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TDs receive €7.2m travel and office allowances for 2012

The Oireachtas has published full figures for 2012. Click through to see how much your TDs received.

Leinster House authorities have published expenses records for December 2012 - allowing us to compile a full picture of how much TDs got in 2012.
Leinster House authorities have published expenses records for December 2012 - allowing us to compile a full picture of how much TDs got in 2012.
Image: Niall Carson/PA Archive

THE 166 MEMBERS of Dáil Éireann received over €7.2 million in travel and office allowances for 2012, new figures show.

Monthly figures for December, published this morning, have allowed TheJournal.ie to compile full figures showing how much each TD received in the two-legged allowance for the entire calendar year.

As in 2011, Fine Gael TD Noel Harrington received the most allowance payments, with authorities giving him €63,550 in allowances for the year – equivalent to over two-thirds of his basic salary as a member of the Dáil.

This is explained by his commuting distance to Leinster House, however – he is the only TD whose home is over 360 kilometres from Kildare Street.

Contacted last year about his expenses claims, the Cork South-West deputy explained that his journey to Leinster House so so lengthy that by the time he had travelled halfway from his Castletownbere base to Leinster House, he was still within the confines of Co Cork.

Independent TD for Kerry South, Michael Healy-Rae, is the next highest claimant at €62,806 – though again, he is the only TD who lives between 330km and 360km from Leinster House.

Five other TDs from Harrington’s Cork South-West or the two Kerry constituencies, whose commute is over 300km, received allowances of €62,050.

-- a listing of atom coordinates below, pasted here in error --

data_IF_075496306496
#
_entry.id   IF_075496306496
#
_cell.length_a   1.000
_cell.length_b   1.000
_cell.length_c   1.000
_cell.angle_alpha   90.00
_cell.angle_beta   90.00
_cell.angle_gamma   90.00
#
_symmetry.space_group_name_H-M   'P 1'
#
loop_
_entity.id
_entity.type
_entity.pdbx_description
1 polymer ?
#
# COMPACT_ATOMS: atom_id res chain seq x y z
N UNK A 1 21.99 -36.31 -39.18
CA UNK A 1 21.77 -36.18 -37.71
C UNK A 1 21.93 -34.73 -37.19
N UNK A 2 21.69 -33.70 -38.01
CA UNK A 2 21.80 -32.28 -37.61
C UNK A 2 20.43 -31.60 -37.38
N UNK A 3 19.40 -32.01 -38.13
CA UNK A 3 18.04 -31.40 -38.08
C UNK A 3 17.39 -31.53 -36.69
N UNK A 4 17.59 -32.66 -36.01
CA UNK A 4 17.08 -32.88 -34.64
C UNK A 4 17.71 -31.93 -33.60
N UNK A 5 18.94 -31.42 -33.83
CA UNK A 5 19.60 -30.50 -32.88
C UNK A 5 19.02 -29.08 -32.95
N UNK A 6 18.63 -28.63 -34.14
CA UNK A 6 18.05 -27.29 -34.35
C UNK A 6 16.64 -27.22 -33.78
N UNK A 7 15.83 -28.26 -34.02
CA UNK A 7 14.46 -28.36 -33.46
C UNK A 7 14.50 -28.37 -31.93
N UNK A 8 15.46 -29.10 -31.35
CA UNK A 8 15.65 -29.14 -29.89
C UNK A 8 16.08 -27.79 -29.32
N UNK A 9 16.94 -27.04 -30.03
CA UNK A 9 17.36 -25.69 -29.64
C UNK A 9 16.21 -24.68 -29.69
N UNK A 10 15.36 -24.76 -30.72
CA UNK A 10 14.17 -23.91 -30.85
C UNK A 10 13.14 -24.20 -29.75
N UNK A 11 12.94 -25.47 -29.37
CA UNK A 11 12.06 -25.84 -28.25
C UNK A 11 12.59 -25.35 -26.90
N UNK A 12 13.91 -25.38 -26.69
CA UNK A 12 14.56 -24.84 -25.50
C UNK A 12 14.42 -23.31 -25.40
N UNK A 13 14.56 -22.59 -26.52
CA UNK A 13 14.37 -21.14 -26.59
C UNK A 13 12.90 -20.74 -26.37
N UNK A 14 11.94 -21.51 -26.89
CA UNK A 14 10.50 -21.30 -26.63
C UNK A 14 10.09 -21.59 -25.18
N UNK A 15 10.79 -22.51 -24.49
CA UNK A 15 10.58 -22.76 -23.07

Again, replicating last year’s figures, only one TD has opted against receiving any allowances for the entire year: Eamonn Maloney, Labour TD for Dublin South-West.

Maloney last year explained that he had been on the Dole before his election to the Dáil and felt that his annual wage of €92,672 was enough to cover his travel and office expenses.

His Labour colleague, Robert Dowds from Dublin Mid-West, did not claim any allowances for the months of January or February.

Tweaks from last year

Aside from a small number of TDs switching between the vouched and unvouched systems, two TDs changed their claims entirely.

A change in the records for Wicklow independent Stephen Donnelly resulted in a saving of over €12,080 over nine months. A spokesman said Donnelly had tried to minimise the monthly payment he received, which required him to give a Dublin address for expenses purposes although he still lives in Greystones.

Fine Gael’s Joe Carey, from Clare, moved his home address slightly closer to Dublin and cut his travel allowance by €756 over the year after falling into a separate travel band.

In other changes, Tipp North independent Michael Lowry and Labour minister Ruairi Quinn changed from the unvouched system to the vouched model for January – only to move back from February onwards, after realising that the vouched model would cost taxpayers slightly more.

Quinn’s constituency colleague in Dublin South-East, Fine Gael’s Eoghan Murphy, began to collect the €1,000 monthly travel allowance from March onward, having declined it for the previous twelve months.

Records incomplete… for now

It should be noted that the figures provided in the spreadsheet above are not final: members are given a few months to return any allowances they were paid in 2012 which they did not end up using for whatever reason.

A report published in June 2012 showed that 57 TDs had returned some of their allowances for 2011, with TDs returning a grand total of €210,091 to the Oireachtas in unused allowances.